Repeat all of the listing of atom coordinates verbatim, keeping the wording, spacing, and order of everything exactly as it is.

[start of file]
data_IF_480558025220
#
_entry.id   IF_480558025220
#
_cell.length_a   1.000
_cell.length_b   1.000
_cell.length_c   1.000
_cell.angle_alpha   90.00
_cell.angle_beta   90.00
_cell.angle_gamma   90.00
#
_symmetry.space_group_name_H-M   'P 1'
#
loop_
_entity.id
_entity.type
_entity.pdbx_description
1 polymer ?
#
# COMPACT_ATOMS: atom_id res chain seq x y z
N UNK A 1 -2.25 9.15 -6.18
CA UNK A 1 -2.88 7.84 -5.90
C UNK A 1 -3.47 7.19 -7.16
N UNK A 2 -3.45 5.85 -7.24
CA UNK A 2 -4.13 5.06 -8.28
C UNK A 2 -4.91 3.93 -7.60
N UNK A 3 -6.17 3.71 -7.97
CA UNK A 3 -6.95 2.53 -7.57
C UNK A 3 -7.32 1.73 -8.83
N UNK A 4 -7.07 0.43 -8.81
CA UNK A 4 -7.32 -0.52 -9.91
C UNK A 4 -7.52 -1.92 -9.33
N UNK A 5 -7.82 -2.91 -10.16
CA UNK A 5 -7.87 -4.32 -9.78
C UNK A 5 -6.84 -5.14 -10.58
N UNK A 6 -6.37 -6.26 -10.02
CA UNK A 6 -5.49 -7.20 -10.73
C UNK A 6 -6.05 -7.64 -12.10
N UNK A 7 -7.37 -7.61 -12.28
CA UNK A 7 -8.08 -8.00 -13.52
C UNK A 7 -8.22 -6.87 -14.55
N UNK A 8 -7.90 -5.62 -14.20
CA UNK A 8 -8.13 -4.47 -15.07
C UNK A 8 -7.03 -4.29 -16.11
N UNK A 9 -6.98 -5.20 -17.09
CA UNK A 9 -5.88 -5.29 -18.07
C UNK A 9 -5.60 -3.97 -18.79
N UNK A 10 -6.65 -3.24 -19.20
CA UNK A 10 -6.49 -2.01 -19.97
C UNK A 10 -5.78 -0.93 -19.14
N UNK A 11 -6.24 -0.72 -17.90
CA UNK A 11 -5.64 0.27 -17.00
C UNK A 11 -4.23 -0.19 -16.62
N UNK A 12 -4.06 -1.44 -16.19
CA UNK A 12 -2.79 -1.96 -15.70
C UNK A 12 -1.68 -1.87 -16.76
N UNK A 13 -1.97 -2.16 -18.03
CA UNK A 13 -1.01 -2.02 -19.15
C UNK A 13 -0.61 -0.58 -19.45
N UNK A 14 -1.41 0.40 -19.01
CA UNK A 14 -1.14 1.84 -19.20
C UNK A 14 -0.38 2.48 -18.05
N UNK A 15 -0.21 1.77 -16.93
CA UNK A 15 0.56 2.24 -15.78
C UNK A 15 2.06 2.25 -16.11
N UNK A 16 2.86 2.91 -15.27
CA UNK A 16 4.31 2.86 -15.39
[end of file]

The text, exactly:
data_IF_480558025220
#
_entry.id   IF_480558025220
#
_cell.length_a   1.000
_cell.length_b   1.000
_cell.length_c   1.000
_cell.angle_alpha   90.00
_cell.angle_beta   90.00
_cell.angle_gamma   90.00
#
_symmetry.space_group_name_H-M   'P 1'
#
loop_
_entity.id
_entity.type
_entity.pdbx_description
1 polymer ?
#
# COMPACT_ATOMS: atom_id res chain seq x y z
N UNK A 1 -2.25 9.15 -6.18
CA UNK A 1 -2.88 7.84 -5.90
C UNK A 1 -3.47 7.19 -7.16
N UNK A 2 -3.45 5.85 -7.24
CA UNK A 2 -4.13 5.06 -8.28
C UNK A 2 -4.91 3.93 -7.60
N UNK A 3 -6.17 3.71 -7.97
CA UNK A 3 -6.95 2.53 -7.57
C UNK A 3 -7.32 1.73 -8.83
N UNK A 4 -7.07 0.43 -8.81
CA UNK A 4 -7.32 -0.52 -9.91
C UNK A 4 -7.52 -1.92 -9.33
N UNK A 5 -7.82 -2.91 -10.16
CA UNK A 5 -7.87 -4.32 -9.78
C UNK A 5 -6.84 -5.14 -10.58
N UNK A 6 -6.37 -6.26 -10.02
CA UNK A 6 -5.49 -7.20 -10.73
C UNK A 6 -6.05 -7.64 -12.10
N UNK A 7 -7.37 -7.61 -12.28
CA UNK A 7 -8.08 -8.00 -13.52
C UNK A 7 -8.22 -6.87 -14.55
N UNK A 8 -7.90 -5.62 -14.20
CA UNK A 8 -8.13 -4.47 -15.07
C UNK A 8 -7.03 -4.29 -16.11
N UNK A 9 -6.98 -5.20 -17.09
CA UNK A 9 -5.88 -5.29 -18.07
C UNK A 9 -5.60 -3.97 -18.79
N UNK A 10 -6.65 -3.24 -19.20
CA UNK A 10 -6.49 -2.01 -19.97
C UNK A 10 -5.78 -0.93 -19.14
N UNK A 11 -6.24 -0.72 -17.90
CA UNK A 11 -5.64 0.27 -17.00
C UNK A 11 -4.23 -0.19 -16.62
N UNK A 12 -4.06 -1.44 -16.19
CA UNK A 12 -2.79 -1.96 -15.70
C UNK A 12 -1.68 -1.87 -16.76
N UNK A 13 -1.97 -2.16 -18.03
CA UNK A 13 -1.01 -2.02 -19.15
C UNK A 13 -0.61 -0.58 -19.45
N UNK A 14 -1.41 0.40 -19.01
CA UNK A 14 -1.14 1.84 -19.20
C UNK A 14 -0.38 2.48 -18.05
N UNK A 15 -0.21 1.77 -16.93
CA UNK A 15 0.56 2.24 -15.78
C UNK A 15 2.06 2.25 -16.11
N UNK A 16 2.86 2.91 -15.27
CA UNK A 16 4.31 2.86 -15.39